Is flânerie a lost art? Is the postmodern society incapable of producing such a character thats primary purpose is grounded in observation, empathy, and intimacy, but marked by a level of estrangement? Probably. Nevertheless, while we will likely never see a postmodern flâneur, we can adapt new ways of utilizing old forms–a hallmark of postmodernity.
Walter Benjamin’s flâneur, the 19th century observational, nostalgic, revelatory peruser of the streets, was able to transcend time and space through a perpetual dream-like state; by having extensive knowledge of the past, he is able to form a sort of parallel between the past and the present. (Benjamin, The Arcades Project)
Carl Sandburg, flâneur in his own rite, wrote many poems that juxtapose past and present. The one that caught my attention, “Passers-by,” describes how the faces of strangers he meets on the street evoke memories of past times, and how the sounds of their steps and voices replace an “old silence” ( Chicago Poems).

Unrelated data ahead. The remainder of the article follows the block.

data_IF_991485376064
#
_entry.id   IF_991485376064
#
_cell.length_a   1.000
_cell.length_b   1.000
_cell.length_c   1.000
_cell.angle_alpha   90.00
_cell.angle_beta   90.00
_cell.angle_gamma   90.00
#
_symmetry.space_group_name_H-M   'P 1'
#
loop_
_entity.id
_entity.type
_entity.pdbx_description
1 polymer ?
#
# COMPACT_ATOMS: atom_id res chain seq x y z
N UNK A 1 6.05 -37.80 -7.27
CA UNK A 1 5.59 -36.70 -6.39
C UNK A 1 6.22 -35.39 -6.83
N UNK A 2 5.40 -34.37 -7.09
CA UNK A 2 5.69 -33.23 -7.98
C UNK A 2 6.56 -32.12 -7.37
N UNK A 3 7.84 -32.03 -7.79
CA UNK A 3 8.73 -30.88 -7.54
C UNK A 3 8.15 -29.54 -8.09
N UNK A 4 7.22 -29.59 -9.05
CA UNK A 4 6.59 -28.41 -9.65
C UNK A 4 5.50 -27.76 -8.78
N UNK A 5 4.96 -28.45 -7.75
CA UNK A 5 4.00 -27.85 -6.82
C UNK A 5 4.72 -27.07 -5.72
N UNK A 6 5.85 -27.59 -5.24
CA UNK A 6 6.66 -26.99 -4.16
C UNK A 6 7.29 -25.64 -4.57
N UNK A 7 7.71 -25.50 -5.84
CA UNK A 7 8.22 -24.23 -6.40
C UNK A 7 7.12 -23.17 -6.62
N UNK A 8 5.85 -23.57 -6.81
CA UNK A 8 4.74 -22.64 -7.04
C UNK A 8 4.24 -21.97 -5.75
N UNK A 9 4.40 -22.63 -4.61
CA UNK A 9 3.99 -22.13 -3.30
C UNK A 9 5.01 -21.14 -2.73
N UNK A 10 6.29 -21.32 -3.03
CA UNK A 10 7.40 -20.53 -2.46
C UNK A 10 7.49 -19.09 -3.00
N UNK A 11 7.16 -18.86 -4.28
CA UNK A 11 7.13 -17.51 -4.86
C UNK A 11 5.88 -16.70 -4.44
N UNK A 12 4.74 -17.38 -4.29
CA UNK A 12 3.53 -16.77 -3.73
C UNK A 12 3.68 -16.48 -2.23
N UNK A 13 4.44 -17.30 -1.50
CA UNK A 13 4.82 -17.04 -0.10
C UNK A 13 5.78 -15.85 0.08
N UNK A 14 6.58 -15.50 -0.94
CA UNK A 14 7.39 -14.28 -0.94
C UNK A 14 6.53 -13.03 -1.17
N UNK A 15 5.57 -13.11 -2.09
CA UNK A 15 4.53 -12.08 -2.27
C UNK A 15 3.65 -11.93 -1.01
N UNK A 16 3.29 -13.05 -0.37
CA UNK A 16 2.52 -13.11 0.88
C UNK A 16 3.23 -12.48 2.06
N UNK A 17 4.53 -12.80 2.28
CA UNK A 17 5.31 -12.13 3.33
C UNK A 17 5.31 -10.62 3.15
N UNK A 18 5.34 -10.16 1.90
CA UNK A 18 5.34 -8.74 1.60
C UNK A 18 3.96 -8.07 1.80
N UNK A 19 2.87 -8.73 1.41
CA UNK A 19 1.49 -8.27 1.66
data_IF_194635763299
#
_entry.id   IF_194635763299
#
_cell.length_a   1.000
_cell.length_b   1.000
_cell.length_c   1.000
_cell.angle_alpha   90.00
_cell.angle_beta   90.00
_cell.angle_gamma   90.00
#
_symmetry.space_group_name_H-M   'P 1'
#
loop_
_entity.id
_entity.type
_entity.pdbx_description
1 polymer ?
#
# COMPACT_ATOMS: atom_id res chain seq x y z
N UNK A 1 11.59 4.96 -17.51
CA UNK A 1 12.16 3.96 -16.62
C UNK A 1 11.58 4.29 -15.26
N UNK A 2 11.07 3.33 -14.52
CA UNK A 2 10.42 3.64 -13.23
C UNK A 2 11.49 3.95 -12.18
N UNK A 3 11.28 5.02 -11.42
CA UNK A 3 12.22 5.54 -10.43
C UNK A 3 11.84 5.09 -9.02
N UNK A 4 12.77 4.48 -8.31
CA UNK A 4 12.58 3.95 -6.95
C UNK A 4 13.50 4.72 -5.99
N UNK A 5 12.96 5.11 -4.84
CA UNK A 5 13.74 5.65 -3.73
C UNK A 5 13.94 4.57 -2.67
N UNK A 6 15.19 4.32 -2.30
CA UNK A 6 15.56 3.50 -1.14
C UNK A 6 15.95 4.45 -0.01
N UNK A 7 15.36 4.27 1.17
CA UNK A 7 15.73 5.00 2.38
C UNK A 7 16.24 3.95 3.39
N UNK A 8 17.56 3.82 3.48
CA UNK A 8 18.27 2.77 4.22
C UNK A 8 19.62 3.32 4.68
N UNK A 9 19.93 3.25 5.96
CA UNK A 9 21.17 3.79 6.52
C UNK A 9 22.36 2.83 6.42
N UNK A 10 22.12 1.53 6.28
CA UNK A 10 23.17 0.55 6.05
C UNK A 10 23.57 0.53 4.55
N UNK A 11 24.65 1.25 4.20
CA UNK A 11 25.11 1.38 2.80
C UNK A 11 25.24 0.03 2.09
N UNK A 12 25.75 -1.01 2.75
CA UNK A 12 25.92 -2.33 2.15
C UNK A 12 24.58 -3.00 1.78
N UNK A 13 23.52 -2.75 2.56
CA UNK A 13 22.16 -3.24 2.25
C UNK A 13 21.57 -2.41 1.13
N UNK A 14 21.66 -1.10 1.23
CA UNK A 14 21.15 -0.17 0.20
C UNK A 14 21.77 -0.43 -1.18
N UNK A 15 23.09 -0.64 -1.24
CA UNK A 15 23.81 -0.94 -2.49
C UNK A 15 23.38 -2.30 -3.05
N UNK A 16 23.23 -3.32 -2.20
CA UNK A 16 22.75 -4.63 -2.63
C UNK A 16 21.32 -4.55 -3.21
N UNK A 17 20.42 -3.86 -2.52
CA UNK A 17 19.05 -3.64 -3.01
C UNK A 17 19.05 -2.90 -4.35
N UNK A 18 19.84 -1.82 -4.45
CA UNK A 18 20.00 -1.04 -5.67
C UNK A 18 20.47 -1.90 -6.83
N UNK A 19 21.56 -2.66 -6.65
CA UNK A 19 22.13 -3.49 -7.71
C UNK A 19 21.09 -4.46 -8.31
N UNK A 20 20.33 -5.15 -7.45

While Sandburg served his purpose then as a modern flâneur by documenting the present-day progress, effects of industrialization and capitalism, the ordinary occurrences of everyday life etc., how is this useful to us now? Well, the answer is pretty simple. All that objective observation he, and others like him, did, offers we poor postmodernites a candid glimpse of history over a period of time. Additionally, when put in writing the flâneur’s literal movement through time and space in the modern era allows us to experience it as they did–a vicarious revisiting of the past and the past’s past, if you will.